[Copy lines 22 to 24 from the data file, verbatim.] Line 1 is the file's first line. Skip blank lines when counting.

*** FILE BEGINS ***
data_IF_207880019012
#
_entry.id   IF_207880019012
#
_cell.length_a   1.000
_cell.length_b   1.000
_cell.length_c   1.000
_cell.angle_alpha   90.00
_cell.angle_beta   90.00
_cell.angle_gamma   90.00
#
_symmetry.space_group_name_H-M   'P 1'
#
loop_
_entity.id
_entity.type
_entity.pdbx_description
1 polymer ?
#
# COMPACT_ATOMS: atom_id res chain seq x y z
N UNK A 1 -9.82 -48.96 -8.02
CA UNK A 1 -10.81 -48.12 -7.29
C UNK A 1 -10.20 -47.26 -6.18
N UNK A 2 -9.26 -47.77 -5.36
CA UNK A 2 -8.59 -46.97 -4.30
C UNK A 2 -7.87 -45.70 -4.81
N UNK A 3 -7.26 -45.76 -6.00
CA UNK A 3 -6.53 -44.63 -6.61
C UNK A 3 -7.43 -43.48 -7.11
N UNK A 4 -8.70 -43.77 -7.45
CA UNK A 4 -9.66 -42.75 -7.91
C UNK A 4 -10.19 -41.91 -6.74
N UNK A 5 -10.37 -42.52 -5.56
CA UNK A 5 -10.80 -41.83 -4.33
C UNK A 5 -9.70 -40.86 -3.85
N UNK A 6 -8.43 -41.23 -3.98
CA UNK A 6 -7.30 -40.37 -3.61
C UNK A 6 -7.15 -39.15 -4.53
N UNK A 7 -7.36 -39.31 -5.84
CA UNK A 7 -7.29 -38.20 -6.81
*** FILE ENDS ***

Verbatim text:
CA UNK A 1 -10.81 -48.12 -7.29
C UNK A 1 -10.20 -47.26 -6.18
N UNK A 2 -9.26 -47.77 -5.36